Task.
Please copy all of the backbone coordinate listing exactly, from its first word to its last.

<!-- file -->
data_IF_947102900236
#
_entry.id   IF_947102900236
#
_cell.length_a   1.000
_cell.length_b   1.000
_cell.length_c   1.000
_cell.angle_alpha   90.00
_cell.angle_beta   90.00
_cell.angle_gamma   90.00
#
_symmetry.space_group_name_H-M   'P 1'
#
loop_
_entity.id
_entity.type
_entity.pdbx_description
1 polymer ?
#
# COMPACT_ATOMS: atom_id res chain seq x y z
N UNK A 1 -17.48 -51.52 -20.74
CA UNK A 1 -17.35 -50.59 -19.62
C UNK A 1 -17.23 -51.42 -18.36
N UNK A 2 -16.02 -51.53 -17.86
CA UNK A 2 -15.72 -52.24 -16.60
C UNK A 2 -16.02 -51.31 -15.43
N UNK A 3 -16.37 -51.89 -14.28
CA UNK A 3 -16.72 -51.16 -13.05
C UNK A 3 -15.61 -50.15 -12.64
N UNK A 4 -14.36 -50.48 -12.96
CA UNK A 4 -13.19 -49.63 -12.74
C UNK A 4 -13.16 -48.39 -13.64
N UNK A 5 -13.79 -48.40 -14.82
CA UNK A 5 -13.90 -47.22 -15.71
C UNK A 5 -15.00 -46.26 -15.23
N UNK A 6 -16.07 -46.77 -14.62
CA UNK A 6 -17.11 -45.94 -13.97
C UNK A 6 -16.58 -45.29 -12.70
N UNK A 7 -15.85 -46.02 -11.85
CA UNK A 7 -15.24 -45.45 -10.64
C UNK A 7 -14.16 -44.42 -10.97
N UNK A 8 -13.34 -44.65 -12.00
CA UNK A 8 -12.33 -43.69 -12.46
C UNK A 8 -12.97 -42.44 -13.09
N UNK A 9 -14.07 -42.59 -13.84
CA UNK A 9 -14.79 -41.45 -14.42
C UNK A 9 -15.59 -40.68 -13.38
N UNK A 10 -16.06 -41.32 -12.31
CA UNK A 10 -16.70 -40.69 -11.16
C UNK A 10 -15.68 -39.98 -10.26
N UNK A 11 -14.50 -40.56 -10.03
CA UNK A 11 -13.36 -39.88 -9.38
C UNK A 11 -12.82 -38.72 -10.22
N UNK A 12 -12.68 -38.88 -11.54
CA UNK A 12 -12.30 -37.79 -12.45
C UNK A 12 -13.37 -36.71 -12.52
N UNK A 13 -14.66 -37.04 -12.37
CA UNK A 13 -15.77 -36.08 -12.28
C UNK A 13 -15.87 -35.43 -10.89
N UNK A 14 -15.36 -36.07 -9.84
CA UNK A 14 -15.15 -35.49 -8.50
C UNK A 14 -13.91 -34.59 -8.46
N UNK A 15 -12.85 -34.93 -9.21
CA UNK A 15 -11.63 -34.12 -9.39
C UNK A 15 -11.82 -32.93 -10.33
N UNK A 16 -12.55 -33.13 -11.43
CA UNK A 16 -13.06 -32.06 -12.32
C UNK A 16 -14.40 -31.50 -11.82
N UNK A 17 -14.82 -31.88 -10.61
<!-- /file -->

data_IF_947102900236
#
_entry.id   IF_947102900236
#
_cell.length_a   1.000
_cell.length_b   1.000
_cell.length_c   1.000
_cell.angle_alpha   90.00
_cell.angle_beta   90.00
_cell.angle_gamma   90.00
#
_symmetry.space_group_name_H-M   'P 1'
#
loop_
_entity.id
_entity.type
_entity.pdbx_description
1 polymer ?
#
# COMPACT_ATOMS: atom_id res chain seq x y z
N UNK A 1 -17.48 -51.52 -20.74
CA UNK A 1 -17.35 -50.59 -19.62
C UNK A 1 -17.23 -51.42 -18.36
N UNK A 2 -16.02 -51.53 -17.86
CA UNK A 2 -15.72 -52.24 -16.60
C UNK A 2 -16.02 -51.31 -15.43
N UNK A 3 -16.37 -51.89 -14.28
CA UNK A 3 -16.72 -51.16 -13.05
C UNK A 3 -15.61 -50.15 -12.64
N UNK A 4 -14.36 -50.48 -12.96
CA UNK A 4 -13.19 -49.63 -12.74
C UNK A 4 -13.16 -48.39 -13.64
N UNK A 5 -13.79 -48.40 -14.82
CA UNK A 5 -13.90 -47.22 -15.71
C UNK A 5 -15.00 -46.26 -15.23
N UNK A 6 -16.07 -46.77 -14.62
CA UNK A 6 -17.11 -45.94 -13.97
C UNK A 6 -16.58 -45.29 -12.70
N UNK A 7 -15.85 -46.02 -11.85
CA UNK A 7 -15.24 -45.45 -10.64
C UNK A 7 -14.16 -44.42 -10.97
N UNK A 8 -13.34 -44.65 -12.00
CA UNK A 8 -12.33 -43.69 -12.46
C UNK A 8 -12.97 -42.44 -13.09
N UNK A 9 -14.07 -42.59 -13.84
CA UNK A 9 -14.79 -41.45 -14.42
C UNK A 9 -15.59 -40.68 -13.38
N UNK A 10 -16.06 -41.32 -12.31
CA UNK A 10 -16.70 -40.69 -11.16
C UNK A 10 -15.68 -39.98 -10.26
N UNK A 11 -14.50 -40.56 -10.03
CA UNK A 11 -13.36 -39.88 -9.38
C UNK A 11 -12.82 -38.72 -10.22
N UNK A 12 -12.68 -38.88 -11.54
CA UNK A 12 -12.30 -37.79 -12.45
C UNK A 12 -13.37 -36.71 -12.52
N UNK A 13 -14.66 -37.04 -12.37
CA UNK A 13 -15.77 -36.08 -12.28
C UNK A 13 -15.87 -35.43 -10.89
N UNK A 14 -15.36 -36.07 -9.84
CA UNK A 14 -15.15 -35.49 -8.50
C UNK A 14 -13.91 -34.59 -8.46
N UNK A 15 -12.85 -34.93 -9.21
CA UNK A 15 -11.63 -34.12 -9.39
C UNK A 15 -11.82 -32.93 -10.33
N UNK A 16 -12.55 -33.13 -11.43
CA UNK A 16 -13.06 -32.06 -12.32
C UNK A 16 -14.40 -31.50 -11.82
N UNK A 17 -14.82 -31.88 -10.61